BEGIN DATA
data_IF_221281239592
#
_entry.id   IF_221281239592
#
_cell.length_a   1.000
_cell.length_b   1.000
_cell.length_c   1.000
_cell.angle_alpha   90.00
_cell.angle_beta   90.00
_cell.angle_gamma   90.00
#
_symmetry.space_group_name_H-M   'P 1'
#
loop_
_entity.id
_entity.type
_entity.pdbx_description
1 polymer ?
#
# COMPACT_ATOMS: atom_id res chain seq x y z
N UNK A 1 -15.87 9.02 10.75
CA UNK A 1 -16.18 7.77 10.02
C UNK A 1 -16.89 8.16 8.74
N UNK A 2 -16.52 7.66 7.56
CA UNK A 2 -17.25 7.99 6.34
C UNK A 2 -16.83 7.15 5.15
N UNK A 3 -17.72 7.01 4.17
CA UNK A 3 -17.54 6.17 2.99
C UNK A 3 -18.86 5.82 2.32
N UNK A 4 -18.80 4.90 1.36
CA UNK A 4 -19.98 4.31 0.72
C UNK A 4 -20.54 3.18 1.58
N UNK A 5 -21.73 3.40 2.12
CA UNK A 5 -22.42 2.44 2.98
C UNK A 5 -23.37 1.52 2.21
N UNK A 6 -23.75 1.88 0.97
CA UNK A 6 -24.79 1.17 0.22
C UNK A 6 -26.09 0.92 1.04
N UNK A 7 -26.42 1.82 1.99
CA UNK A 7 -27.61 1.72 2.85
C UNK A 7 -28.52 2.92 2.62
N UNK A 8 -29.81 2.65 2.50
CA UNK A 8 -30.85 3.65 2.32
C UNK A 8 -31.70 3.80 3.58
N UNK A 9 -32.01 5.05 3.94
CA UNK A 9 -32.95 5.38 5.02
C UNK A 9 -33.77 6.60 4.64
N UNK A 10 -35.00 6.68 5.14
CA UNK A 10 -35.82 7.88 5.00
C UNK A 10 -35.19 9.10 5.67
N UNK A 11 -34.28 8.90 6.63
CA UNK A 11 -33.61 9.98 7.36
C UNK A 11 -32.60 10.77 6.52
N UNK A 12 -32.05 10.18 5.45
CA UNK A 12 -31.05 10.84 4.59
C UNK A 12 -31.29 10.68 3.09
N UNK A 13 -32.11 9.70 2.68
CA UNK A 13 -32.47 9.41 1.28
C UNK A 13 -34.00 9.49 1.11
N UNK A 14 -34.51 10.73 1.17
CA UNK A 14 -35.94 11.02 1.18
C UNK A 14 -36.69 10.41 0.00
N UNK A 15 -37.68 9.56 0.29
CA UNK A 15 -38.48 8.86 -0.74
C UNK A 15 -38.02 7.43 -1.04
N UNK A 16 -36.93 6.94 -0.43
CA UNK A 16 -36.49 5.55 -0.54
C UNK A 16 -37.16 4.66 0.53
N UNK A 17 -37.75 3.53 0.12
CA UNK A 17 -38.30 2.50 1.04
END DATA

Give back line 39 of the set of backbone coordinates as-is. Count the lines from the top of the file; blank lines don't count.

N UNK A 7 -26.42 1.82 1.99